Wearable Technology: The MeU
Simon Buckley - Curiosity Crew | July 2, 2014
Technology is integrating itself into every aspect of our lives. Soon, the very clothes we wear will be both functional and fashionable. An example of this is Italy’s soccer team which has used jerseys which massage the players as they play to increase blood flow and energize their players. At the Toronto Waterfront festival we had the pleasure of meeting Robert Tu, the creative mind behind the MeU LED Platform. Robert showed up sporting a Super Mario themed mushroom pattern on his shirt which would cycle its colours giving off a shimmering effect.
Robert Tu at the Research Matters tent.
This of course was a design that he had programmed into the MeU platform which he was wearing under his shirt. The device is user friendly and can be programmed by anyone who is familiar with the Arduino microprocessor. The Arduino is a microprocessor which is used for basic input/output related functions and favored by hobbyists. The hardware design and the programming are all open source, meaning that they are available and free to use at his website. The plan is to encourage early adopters to create a variety of programs, such as the Mario mushroom, which can then be shared online.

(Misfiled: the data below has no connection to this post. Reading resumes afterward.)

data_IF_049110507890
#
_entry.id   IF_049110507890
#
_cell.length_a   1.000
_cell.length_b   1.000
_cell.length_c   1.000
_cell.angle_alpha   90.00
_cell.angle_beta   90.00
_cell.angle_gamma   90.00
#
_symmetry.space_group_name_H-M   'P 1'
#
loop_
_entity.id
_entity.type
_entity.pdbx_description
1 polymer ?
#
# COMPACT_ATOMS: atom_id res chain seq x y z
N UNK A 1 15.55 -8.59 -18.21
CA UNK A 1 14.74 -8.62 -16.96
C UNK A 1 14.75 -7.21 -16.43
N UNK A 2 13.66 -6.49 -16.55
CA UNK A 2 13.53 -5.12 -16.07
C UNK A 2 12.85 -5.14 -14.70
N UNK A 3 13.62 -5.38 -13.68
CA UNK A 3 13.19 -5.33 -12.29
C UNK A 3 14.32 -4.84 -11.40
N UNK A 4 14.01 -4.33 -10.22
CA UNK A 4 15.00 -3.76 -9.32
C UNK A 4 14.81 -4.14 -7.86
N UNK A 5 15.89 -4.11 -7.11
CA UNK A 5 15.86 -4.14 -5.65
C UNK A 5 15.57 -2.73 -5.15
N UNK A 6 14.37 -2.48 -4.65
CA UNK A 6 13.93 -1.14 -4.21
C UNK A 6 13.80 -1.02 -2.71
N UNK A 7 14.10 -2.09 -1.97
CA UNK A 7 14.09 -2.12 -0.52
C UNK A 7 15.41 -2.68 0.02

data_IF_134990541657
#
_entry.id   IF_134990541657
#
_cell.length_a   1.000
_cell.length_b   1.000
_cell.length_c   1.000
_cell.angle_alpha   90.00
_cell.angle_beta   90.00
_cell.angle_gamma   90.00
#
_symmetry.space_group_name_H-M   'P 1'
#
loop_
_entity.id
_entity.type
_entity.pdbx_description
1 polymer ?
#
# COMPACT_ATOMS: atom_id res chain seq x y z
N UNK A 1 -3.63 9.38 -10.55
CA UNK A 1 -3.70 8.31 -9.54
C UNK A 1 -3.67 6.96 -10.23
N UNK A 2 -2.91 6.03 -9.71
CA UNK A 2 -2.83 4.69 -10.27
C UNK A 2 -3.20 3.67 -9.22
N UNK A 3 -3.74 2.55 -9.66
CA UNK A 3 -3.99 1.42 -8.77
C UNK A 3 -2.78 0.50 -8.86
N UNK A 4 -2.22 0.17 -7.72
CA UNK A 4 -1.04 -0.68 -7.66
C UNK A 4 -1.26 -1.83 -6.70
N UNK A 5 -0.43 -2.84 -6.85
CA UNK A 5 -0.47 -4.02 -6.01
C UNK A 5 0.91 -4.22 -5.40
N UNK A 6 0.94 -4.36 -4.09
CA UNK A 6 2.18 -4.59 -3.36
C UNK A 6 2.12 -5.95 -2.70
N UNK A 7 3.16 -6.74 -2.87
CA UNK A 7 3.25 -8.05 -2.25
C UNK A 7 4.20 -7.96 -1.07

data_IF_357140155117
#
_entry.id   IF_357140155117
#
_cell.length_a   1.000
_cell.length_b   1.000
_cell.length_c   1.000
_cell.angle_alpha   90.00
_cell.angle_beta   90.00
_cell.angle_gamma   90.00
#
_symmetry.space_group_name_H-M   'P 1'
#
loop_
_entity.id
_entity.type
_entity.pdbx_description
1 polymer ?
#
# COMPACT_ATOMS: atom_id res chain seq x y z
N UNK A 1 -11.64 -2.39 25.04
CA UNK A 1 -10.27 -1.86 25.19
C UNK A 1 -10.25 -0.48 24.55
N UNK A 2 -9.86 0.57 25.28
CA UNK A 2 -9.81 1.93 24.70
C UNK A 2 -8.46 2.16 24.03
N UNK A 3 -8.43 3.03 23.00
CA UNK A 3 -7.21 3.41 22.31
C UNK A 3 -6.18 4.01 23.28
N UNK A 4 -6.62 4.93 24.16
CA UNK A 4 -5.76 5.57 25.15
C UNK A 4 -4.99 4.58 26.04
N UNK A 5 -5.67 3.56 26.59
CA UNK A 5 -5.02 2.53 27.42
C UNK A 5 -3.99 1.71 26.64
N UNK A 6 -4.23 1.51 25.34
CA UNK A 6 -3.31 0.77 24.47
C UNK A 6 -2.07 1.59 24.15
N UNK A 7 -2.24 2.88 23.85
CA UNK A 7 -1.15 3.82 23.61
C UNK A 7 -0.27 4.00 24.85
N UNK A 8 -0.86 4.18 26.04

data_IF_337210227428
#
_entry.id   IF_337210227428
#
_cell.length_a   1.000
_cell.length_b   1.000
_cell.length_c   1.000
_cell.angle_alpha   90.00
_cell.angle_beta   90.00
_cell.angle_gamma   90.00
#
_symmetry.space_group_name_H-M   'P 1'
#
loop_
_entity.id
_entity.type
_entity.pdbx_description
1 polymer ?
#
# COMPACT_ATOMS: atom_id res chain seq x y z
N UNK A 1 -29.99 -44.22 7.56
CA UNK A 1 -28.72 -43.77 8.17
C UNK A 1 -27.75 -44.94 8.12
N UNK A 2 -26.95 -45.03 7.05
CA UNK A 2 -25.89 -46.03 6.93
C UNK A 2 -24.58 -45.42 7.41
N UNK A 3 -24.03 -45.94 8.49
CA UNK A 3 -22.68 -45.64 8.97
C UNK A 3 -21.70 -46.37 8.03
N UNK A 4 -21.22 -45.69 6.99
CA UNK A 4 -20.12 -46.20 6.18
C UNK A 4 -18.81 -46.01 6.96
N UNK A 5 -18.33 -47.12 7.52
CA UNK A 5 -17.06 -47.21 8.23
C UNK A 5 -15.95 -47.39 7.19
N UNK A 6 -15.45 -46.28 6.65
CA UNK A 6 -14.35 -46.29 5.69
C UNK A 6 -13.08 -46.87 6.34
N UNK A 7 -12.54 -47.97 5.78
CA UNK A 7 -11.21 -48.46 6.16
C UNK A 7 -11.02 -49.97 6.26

Arduino microprocessor attached to a prototyping boards with LED array.
The MeU is currently being tested as an aid to cyclists. With the incorporation of voice recognition software, it will activate indicators on the wearer’s shoulders which will eliminate the need for hand signals. There are other programs being developed with this software, such as being connected with bus schedules and also portable advertisements.
Robert is a graduate from OCAD and has studied under researcher Kate Hartman. Kate is one of the researchers who contributes to the Research Matters website. The MeU is an example of the connection between university research and modern day technology. It also represents the unusual union between technology and the world of fashion.
Links: Website: www.themeu.net
Whole wheat makeover
Katarina Smolkova, Students Promoting Awareness of Research Knowledge (SPARK) | August 22, 2014Whole wheat pasta is a high-fibre, healthy alternative to traditional white flour pasta, but its texture may be too soft for some people. Now, a University of Guelph researcher is trying to change that read more »
May 9, 2013 | Toronto
Royal Ontario Museum, Bronfman Hall Toronto, Ontario Thursday May 9, 2013 6:30pm to 9:00pm This free event is part of a province-wide discussion series featuring researchers from Ontario’s universities. Moderated by Globe and Mail science correspondent Ivan Semeniuk